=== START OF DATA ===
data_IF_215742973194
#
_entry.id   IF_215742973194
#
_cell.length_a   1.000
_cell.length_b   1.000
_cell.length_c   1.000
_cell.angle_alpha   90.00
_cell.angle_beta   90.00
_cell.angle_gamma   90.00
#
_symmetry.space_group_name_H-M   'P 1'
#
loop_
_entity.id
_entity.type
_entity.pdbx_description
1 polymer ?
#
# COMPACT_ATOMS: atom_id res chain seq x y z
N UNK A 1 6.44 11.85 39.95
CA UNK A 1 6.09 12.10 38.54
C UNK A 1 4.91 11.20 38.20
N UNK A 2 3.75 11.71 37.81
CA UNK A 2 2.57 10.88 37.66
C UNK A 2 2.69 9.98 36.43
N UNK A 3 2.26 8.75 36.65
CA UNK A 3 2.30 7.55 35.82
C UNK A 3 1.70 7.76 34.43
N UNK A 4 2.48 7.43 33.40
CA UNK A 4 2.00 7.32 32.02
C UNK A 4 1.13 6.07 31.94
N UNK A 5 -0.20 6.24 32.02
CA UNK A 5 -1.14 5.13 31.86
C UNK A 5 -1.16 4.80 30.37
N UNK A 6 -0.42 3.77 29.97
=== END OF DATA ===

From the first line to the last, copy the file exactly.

data_IF_215742973194
#
_entry.id   IF_215742973194
#
_cell.length_a   1.000
_cell.length_b   1.000
_cell.length_c   1.000
_cell.angle_alpha   90.00
_cell.angle_beta   90.00
_cell.angle_gamma   90.00
#
_symmetry.space_group_name_H-M   'P 1'
#
loop_
_entity.id
_entity.type
_entity.pdbx_description
1 polymer ?
#
# COMPACT_ATOMS: atom_id res chain seq x y z
N UNK A 1 6.44 11.85 39.95
CA UNK A 1 6.09 12.10 38.54
C UNK A 1 4.91 11.20 38.20
N UNK A 2 3.75 11.71 37.81
CA UNK A 2 2.57 10.88 37.66
C UNK A 2 2.69 9.98 36.43
N UNK A 3 2.26 8.75 36.65
CA UNK A 3 2.30 7.55 35.82
C UNK A 3 1.70 7.76 34.43
N UNK A 4 2.48 7.43 33.40
CA UNK A 4 2.00 7.32 32.02
C UNK A 4 1.13 6.07 31.94
N UNK A 5 -0.20 6.24 32.02
CA UNK A 5 -1.14 5.13 31.86
C UNK A 5 -1.16 4.80 30.37
N UNK A 6 -0.42 3.77 29.97